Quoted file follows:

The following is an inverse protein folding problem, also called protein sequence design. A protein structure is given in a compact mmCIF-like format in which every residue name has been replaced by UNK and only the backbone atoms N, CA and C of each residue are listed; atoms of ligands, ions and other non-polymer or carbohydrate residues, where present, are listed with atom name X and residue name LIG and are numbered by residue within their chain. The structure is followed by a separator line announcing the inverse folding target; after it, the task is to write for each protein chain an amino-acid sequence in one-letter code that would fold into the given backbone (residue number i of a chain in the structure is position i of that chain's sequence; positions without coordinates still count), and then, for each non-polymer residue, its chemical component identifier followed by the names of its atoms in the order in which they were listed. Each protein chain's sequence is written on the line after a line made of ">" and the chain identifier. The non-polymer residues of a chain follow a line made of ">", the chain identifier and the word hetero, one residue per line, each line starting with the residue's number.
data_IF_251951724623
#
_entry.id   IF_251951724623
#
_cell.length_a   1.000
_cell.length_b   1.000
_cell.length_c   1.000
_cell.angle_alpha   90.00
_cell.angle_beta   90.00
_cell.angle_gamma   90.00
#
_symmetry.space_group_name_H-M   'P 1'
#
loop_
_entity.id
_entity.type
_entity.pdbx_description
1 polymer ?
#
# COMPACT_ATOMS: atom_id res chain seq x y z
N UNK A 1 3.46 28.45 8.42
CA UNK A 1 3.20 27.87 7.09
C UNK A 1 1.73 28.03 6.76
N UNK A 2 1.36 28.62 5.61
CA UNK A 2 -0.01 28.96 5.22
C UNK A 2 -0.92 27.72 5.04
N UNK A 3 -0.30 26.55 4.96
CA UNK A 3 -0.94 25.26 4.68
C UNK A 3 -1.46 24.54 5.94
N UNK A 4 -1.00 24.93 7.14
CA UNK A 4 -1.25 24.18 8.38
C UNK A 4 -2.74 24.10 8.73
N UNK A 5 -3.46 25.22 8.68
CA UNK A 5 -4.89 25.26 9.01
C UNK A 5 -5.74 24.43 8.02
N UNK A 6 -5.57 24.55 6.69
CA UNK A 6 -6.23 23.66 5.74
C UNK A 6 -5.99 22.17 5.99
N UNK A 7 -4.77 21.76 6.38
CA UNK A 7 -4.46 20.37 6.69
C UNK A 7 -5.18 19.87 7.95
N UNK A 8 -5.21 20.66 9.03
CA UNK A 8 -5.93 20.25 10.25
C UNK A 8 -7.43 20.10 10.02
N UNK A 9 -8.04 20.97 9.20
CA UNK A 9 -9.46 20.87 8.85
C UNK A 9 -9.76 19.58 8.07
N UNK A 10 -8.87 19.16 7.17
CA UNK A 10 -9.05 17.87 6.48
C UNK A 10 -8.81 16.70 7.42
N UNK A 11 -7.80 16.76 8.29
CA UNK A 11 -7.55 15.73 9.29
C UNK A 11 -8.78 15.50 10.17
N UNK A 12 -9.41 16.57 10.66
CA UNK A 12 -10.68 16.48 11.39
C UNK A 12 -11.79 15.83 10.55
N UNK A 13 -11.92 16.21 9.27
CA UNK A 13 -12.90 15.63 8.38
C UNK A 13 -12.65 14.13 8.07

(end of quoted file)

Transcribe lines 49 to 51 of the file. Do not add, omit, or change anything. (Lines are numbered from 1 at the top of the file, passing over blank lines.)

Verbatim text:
N UNK A 10 -8.87 19.16 7.17
CA UNK A 10 -9.05 17.87 6.48
C UNK A 10 -8.81 16.70 7.42